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Gary Howey

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Wild about Wild Edibles By Gary Howey

Entered by Gary Howey

Former tournament angler, hunting and fishing guide. Inducted into the National Freshwater Fishing "Hall of Fame" in 2017. Active member of the Association of Great Lakes Outdoor Writers (AGLOW), Past Executive Director (AGLOW). Howey has been an outdoor communicator since 1980 with his award winning syndicated "Of the Outdoors" columns appearing in magazine, newspapers, and tabloids throughout he upper Midwest and nationally.

April 30, 2015

I love springtime, weather is warming up, fish are starting to bite and it is the time of the year when thousands of folks and I head out to start looking for those wild edibles mushrooms and asparagus.

My first experience at hunting wild asparagus happened by accident, I was on the road delivering parts throughout northern Nebraska. One of my customers mentioned asparagus hunting and I was all ears as if it is a green vegetable, I like it.

After gathering all of the information I could, I kept my eyes out for the old plants as I drove along the roads and one day, near Stuart, Nebraska, I spotted a clump of them in the ditch. I decided to check it out; I pulled over and was down in the ditch walking along the fence line looking for new shoots.

About that time, a pickup came by and a gruff old rancher asked what the heck I was doing on his land, I thought I was screwed and would soon be meeting the local Sheriff.

Wild Asparagus grows along fence lines, below power lines, on railroad right of ways and in shelterbelts along the less traveled roads.

Wild Asparagus grows along fence lines, below power lines, on railroad right of ways and in shelterbelts along the less traveled roads.

I explained I had seen some old asparagus plants along the fence line and was seeing if there was any new shoots. He climbed out of his pickup, came down the ditch, walked up to me, nose to nose, asking where I was from and my name. I did my best to be polite, giving him the information he requested.

He spit out a big wad of chew, put his hands on his hip, and that was when I thought I might be in for a sever tongue-lashing or a knock down drag out battle.

“Son, he said if you want asparagus or anything else wild, you don’t want to look for it along the highway as every Tom, Dick and Harry had already been there.” I politely asked where he would suggest I look. He said, “well if I were you I’d look on the off roads, those less traveled. I thanked him and headed for the truck when he said, “If I was going to look for asparagus, I’d go down to the next mile, head south three miles and the trees in the northwest corner of that section generally has a lot of wild stuff growing there.”

“Really, then, I asked if he knew who owned it, his reply “I do, you don’t think I’d send you to trespass on someone else’s land do you.”
I thanked him and hit the road, heading for my new hot spot, when I got there, the land was heavily posted and I wondered to myself if I had been set up.
I climbed over the fence and not only found asparagus; I also found a nice mess of Morels.

You probably are not going to be as lucky as I was, so here is some information on when and where to find wild asparagus.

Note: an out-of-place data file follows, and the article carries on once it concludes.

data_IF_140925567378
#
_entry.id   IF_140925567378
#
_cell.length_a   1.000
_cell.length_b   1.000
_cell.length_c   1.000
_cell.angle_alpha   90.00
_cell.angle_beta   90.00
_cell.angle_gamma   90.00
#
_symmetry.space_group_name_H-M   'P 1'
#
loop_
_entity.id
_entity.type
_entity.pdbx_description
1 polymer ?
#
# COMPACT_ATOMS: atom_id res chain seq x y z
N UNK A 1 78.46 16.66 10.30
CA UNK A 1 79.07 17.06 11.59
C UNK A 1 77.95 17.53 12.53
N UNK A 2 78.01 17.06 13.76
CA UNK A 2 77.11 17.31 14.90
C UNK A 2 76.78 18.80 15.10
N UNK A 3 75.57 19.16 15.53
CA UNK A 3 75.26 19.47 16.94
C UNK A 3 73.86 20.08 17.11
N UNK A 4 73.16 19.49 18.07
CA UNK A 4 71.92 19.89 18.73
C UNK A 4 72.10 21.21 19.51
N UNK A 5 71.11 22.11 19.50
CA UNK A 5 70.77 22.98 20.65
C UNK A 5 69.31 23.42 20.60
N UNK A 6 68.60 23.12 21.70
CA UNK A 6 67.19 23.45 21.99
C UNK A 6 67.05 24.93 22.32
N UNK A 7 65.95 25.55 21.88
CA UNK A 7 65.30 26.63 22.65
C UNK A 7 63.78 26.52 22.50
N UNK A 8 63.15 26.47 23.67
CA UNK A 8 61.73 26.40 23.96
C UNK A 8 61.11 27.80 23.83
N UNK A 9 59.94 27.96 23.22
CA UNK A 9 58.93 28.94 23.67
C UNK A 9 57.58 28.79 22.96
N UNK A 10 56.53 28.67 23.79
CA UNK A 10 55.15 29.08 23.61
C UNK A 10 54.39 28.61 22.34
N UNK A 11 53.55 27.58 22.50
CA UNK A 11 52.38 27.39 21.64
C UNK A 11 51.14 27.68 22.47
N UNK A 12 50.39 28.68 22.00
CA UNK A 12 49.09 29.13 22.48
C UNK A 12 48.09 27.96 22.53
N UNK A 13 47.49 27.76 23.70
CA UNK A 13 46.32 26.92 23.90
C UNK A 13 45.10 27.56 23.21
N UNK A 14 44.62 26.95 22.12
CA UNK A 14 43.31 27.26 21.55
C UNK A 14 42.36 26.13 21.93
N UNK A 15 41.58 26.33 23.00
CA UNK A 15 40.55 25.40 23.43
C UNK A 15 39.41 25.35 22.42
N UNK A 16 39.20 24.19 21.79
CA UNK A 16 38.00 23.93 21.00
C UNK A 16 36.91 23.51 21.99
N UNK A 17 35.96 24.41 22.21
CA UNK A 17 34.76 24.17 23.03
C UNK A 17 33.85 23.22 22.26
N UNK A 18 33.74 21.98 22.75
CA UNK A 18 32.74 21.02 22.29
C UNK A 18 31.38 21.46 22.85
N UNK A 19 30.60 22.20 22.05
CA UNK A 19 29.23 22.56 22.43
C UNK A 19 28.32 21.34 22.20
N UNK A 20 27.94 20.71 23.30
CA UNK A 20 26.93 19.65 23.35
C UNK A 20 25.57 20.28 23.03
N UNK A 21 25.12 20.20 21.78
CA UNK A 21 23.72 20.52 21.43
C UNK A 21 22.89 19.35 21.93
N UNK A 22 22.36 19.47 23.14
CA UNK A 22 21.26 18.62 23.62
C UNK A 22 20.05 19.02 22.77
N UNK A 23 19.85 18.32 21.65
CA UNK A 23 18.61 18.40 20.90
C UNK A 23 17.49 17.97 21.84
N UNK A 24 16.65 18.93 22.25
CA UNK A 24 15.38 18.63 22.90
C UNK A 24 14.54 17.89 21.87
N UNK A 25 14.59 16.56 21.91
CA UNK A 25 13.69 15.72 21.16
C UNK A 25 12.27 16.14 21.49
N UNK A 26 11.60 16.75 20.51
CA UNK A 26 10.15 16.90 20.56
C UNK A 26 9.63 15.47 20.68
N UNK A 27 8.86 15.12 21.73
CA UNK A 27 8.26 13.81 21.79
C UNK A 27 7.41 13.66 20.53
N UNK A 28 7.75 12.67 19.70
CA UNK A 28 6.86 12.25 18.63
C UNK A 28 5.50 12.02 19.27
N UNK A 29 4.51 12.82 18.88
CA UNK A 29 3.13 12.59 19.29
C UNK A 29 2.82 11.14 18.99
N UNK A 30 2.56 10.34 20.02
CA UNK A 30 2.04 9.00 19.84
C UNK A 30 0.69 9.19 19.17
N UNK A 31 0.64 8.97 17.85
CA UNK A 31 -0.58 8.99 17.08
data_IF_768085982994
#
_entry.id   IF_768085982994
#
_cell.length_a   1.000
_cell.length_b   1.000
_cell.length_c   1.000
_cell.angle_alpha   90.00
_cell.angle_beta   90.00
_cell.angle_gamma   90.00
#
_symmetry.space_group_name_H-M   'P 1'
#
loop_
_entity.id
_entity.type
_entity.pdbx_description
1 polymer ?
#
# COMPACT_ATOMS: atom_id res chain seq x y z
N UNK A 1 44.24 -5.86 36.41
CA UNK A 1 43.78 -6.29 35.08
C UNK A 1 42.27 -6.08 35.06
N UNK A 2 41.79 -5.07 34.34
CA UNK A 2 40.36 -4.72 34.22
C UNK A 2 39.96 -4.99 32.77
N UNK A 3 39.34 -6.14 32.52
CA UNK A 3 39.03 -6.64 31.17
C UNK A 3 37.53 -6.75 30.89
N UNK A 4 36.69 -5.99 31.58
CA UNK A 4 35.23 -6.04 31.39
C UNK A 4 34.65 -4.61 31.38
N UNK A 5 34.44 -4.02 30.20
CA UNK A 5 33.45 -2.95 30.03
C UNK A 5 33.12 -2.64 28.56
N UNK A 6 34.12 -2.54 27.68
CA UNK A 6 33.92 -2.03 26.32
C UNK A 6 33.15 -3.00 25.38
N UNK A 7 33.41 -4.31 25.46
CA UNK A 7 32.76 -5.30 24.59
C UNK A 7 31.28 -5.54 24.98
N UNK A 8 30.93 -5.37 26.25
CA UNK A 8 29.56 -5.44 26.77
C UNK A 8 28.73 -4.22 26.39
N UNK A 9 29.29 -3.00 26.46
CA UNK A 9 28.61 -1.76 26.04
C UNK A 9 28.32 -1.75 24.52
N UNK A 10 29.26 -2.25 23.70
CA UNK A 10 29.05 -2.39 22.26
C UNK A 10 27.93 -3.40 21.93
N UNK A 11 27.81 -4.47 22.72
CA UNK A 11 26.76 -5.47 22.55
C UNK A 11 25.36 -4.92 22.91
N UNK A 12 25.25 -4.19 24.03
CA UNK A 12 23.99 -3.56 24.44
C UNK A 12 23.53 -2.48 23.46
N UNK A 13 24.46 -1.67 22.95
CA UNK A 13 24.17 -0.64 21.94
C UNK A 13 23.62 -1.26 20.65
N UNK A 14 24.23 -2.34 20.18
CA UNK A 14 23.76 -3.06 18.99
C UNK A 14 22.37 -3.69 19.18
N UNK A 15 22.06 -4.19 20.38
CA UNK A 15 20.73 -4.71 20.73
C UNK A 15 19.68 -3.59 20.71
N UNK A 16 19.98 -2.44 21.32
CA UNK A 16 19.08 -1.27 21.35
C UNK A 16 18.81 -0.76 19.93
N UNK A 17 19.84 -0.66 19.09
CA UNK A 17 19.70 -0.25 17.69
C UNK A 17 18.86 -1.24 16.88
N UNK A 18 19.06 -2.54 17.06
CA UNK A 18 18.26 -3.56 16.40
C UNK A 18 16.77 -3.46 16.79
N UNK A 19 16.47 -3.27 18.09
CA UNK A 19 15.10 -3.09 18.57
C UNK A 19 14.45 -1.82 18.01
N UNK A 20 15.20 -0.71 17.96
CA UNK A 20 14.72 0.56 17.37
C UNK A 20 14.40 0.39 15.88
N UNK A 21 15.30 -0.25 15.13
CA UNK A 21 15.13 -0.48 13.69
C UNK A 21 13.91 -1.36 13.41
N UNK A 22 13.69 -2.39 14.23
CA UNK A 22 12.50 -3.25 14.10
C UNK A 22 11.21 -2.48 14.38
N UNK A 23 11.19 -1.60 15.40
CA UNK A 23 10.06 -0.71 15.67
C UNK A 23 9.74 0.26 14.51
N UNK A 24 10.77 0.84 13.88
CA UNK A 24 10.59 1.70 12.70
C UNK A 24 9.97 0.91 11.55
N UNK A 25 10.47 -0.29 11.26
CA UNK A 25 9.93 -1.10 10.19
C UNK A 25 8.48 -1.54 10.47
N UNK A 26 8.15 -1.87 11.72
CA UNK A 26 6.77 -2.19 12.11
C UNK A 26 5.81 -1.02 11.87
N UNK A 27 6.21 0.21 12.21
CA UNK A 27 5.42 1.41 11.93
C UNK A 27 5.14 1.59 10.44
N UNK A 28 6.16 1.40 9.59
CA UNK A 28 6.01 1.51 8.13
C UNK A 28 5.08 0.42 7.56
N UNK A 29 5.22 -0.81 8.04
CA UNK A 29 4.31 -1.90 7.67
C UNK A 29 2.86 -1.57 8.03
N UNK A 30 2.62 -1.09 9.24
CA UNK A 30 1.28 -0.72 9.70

Wild asparagus appears about the same time as mushrooms, but I have had my best luck finding the more mature spears after mushroom picking is over when temperatures warm up.

It will appear later than asparagus found in your neighbor’s garden, as gardens are clean, generally in darker soil, where the ground warms up more quickly.

The ground wild asparagus grows in, may be covered with last year’s grasses and plants, so the soil it grows in will not warm up as quickly and appears later.

Look for last year’s plants that have gone to seed, it looks like a golden color clump or bush, resembling dried up tumbleweed, the new growth will be growing in among last year’s plant.

Once you have found your first asparagus, scout the area carefully for new growth as the seeds of the older plants dropped or blown a short distance from the original plant.

The best places to look for wild asparagus is along fence lines, power lines, old railroad right of ways and anywhere birds might land or congregate.
If the fall when asparagus goes to seed, the birds will pick the seeds off the plants, fly off and then pass the hard pit or seed which drops on the ground and if conditions are right, a new asparagus plant will pop up.

Asparagus, like morel mushroom need warm soil and moisture to grow, so sandy areas along fence lines seem to be one of those areas where asparagus comes up first.

If you find asparagus along a fence line, and there is a shelterbelt/tree planting nearby, be sure to check them out closely as the birds will have also set in the trees and may have deposited seeds in these areas. Because asparagus gets woody, harvest the tender shoots: this does not mean that the larger taller stems will not be edible, but they are the ones that should be left to go to seed for future crops. When I am hunting asparagus, I like to bring along a sharp knife to cut off the tender shoot. The new tender shoots can be cut at ground level, for those that are taller and have not gone to seed yet, I start at the top of the plant and go down until it is no longer tender, where it starts to get woody and clip it off. Cleaning asparagus is easy, simply cut off the dried up end, rinse and prepare.

In my house, there is not a whole lot of competition when it comes to preparing and eating fresh asparagu To prepare it, we simply boil it until tender; top it with some butter substitute, a little Mrs. Dash or other seasoning and then pig out.

Hunting morels and asparagus is an excellent way to get outside and to enjoy the outdoors and the bounties Mother Nature provides.

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